Tallinn Botanic Garden


Biotoopia’23 Art day invites the audience on a guided journey through a Loopealse wasteland

Biotoopia’23 Art day invites the audience on a guided journey through a Loopealse wasteland

On May 13th, Biotoopia’s art program invites the audience on a guided journey through a Loopealse wasteland. Drifting through the landscape, the event connects pagan oral tradition to experimental music and contemporary performance art. The headliner is the internationally acclaimed collective Young Boy Dancing Group.

This year’s Biotoopia conference at the Tallinn Botanic Garden will dig into the mystical and edifying world of hidden underground networks. Two days of discussions and talks will come to a conceptual conclusion with the art program on May 13. During the ritually charged walk amid Tallinn’s urban nature, oral tradition and experimental performance practices will meet. Similar to the underground networks formed by mycelium, the performances will entwine human voices and bodies with nature and connect the individual to the whole. A kind of social self-organisation will become possible, in which the binary distinctions between you and me, human and nonhuman, disappear.

The tricksterish performative guides for the event are Inge Ivaste, Hildegard Reimann and Anette Pärn. The event will begin with a group of traditional singers made up of Janika Oras, Leanne Barbo, Minni Oras and Marion Selgall. Then, experimental musician Vaim Sarv will present a ritualistic performance that combines free improvisation, live electronics, and noise music. The event will culminate at sunset with a site-specific performance by the headliner Young Boy Dancing Group, during which the human body will merge with the post-apocalyptic landscape.

Vaim Sarv and Anette Pärn, the curators of the art program remarked that ‘wastelands have always been close to our hearts—they are mysterious places where plants and animals find refuge and underground lifestyles flourish. Biotoopia’s art program is a bridge to places and sensations characterized by wildness and indeterminacy. We invite the audience to discover themselves anew as part of an unnameable and self-organizing ecological sociality.’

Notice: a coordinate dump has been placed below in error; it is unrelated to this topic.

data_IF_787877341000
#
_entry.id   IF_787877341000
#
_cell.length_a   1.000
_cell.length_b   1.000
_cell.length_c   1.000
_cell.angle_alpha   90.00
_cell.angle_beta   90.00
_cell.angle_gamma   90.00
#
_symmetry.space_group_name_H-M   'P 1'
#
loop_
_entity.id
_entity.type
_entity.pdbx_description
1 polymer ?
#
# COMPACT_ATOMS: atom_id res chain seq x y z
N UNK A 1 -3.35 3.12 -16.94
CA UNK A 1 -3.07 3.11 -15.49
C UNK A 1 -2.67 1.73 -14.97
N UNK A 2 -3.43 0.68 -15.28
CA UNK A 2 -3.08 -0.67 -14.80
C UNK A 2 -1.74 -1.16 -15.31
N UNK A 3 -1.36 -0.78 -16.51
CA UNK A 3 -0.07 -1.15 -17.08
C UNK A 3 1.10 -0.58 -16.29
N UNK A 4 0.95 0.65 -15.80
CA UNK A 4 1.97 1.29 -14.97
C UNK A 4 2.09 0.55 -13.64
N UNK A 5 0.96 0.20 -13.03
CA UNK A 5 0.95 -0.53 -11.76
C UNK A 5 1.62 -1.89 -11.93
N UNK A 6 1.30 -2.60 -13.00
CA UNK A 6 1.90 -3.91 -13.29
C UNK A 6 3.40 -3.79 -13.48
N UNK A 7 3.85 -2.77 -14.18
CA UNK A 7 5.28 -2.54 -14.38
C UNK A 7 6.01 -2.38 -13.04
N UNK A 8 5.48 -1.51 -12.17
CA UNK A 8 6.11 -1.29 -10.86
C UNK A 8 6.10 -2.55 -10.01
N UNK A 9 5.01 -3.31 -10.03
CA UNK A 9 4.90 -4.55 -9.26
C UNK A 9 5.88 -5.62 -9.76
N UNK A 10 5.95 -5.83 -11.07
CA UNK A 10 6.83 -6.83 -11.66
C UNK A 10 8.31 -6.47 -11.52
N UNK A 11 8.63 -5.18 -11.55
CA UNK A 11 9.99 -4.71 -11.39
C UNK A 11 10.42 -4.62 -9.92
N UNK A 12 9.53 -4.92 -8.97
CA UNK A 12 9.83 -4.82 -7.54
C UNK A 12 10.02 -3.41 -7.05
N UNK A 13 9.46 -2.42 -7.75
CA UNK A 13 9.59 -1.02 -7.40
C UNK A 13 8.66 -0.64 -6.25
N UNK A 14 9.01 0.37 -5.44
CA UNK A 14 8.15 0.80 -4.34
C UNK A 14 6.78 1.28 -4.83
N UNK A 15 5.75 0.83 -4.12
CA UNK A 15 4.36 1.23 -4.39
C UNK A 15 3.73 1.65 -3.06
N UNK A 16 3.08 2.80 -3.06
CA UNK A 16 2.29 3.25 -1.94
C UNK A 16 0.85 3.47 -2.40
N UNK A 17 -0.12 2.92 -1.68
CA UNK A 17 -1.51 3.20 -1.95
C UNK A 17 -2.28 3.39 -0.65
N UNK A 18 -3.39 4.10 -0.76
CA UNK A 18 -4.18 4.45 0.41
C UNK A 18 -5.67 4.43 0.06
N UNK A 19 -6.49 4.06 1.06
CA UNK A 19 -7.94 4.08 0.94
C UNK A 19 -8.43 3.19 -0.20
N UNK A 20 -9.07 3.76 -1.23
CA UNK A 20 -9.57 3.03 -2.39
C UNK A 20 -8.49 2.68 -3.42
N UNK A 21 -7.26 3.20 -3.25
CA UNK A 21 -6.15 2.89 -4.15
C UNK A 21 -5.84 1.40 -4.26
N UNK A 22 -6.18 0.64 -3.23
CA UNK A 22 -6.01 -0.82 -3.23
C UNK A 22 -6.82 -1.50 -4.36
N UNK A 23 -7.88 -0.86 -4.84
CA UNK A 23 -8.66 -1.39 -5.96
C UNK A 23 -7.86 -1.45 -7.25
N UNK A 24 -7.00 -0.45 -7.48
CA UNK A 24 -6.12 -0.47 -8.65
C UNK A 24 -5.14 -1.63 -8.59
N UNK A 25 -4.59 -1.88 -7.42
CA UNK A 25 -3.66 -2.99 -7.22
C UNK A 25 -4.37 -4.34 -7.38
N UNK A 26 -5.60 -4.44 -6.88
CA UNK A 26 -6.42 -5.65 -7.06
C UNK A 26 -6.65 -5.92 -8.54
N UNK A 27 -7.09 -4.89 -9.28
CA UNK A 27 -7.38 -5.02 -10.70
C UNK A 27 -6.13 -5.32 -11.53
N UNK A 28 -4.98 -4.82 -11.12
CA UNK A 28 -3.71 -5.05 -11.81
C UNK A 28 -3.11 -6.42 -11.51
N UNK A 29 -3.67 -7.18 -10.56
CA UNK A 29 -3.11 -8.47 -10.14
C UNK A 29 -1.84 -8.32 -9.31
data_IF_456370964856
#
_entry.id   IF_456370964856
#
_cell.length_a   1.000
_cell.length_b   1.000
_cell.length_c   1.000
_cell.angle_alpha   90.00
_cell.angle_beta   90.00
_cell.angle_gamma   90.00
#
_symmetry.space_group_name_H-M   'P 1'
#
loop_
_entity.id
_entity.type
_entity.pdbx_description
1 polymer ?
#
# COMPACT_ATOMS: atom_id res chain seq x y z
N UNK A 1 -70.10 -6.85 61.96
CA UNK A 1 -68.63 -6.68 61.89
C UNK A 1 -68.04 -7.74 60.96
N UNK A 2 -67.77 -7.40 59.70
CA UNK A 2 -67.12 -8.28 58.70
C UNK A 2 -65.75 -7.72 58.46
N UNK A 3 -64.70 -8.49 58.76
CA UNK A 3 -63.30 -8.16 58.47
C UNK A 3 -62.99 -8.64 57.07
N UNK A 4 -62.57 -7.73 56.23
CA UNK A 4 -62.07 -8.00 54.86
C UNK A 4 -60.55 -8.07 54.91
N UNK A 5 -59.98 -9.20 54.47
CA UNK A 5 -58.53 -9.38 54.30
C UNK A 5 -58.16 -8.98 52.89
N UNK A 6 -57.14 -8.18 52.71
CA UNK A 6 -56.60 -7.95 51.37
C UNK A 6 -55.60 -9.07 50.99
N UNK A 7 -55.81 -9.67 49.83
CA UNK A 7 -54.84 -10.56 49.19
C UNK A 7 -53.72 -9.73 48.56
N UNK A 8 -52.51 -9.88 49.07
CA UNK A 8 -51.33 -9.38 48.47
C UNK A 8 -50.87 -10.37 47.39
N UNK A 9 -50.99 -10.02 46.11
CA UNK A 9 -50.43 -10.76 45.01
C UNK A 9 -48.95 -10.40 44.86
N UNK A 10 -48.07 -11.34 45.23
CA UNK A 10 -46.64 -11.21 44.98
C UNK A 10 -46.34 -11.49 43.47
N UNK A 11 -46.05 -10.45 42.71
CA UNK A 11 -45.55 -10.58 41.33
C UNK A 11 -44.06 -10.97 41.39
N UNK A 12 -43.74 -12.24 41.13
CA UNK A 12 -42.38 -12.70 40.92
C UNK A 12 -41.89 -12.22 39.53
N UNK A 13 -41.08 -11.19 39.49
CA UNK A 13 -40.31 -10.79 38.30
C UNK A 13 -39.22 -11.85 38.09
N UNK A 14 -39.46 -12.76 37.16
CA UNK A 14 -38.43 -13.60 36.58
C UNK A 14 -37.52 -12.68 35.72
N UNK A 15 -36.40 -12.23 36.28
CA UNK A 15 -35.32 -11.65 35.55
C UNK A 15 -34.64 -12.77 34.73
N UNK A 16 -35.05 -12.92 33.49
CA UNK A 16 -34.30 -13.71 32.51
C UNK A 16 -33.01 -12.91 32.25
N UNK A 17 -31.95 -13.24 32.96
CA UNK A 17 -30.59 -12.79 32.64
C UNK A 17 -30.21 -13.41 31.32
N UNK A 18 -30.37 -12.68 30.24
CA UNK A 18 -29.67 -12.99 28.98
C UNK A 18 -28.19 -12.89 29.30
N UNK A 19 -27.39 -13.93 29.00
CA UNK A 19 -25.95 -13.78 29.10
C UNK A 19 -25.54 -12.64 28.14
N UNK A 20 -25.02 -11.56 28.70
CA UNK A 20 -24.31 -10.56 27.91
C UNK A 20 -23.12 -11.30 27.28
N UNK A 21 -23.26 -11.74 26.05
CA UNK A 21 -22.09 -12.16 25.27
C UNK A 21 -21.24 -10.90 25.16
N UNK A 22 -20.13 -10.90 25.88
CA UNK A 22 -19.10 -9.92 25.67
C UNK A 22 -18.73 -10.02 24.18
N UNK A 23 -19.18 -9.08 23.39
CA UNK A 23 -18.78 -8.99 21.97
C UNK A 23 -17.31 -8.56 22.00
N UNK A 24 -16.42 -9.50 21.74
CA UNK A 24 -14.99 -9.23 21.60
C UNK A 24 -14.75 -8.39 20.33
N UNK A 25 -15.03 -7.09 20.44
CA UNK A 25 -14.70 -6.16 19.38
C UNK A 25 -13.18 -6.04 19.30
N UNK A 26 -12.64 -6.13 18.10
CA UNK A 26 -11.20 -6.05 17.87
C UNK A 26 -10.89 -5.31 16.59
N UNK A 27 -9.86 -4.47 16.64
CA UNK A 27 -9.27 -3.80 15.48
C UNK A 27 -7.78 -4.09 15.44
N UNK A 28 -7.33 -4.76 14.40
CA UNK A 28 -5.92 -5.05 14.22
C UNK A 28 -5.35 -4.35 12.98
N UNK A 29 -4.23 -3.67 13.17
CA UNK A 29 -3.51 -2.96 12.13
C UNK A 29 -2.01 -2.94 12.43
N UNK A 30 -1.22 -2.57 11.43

The art program is a part of the Biotoopia conference (www.biotoopia.ee), whose aim is to bring together ecology, art, and science. The theme of this year’s conference is Underground Networks.

Members of the Biotoopia conference advisory board are biologist and semiotician Kalevi Kull (University of Tartu), art historian Sirje Helme (Art Museum of Estonia) and cultural historian Marek Tamm (Tallinn University). The roots of the Biotoopia conference date back to 1995, when Sirje Helme, Eha Komissarov and Ando Keskküla curated the exhibition Biotoopia. Biology. Technology. Utopia. The conference is organised by the Estonian Anthropocene Center NPO.

Sponsors: Liivalill, Kuuldeaparaadid, Medivar.

Supporters:  Tallinn – European Green Capital 2023, Tallinn Botanic Garden, Estonian Cultural Endowment, Republic of Estonia Ministry of Culture, Republic of Estonia Ministry of Environment, Civil Society Foundation, Muulin, JANKEN WISESPACE.

Partners: Tallinn University, Tartu University, Event Media, Nagel Consulting, Citizen OS, Postimees, Krisostomus, Hop gallery, Hobusepea gallery, Kopli 93.

Biotoopia is organized by the Estonian Anthropocene Center NPO.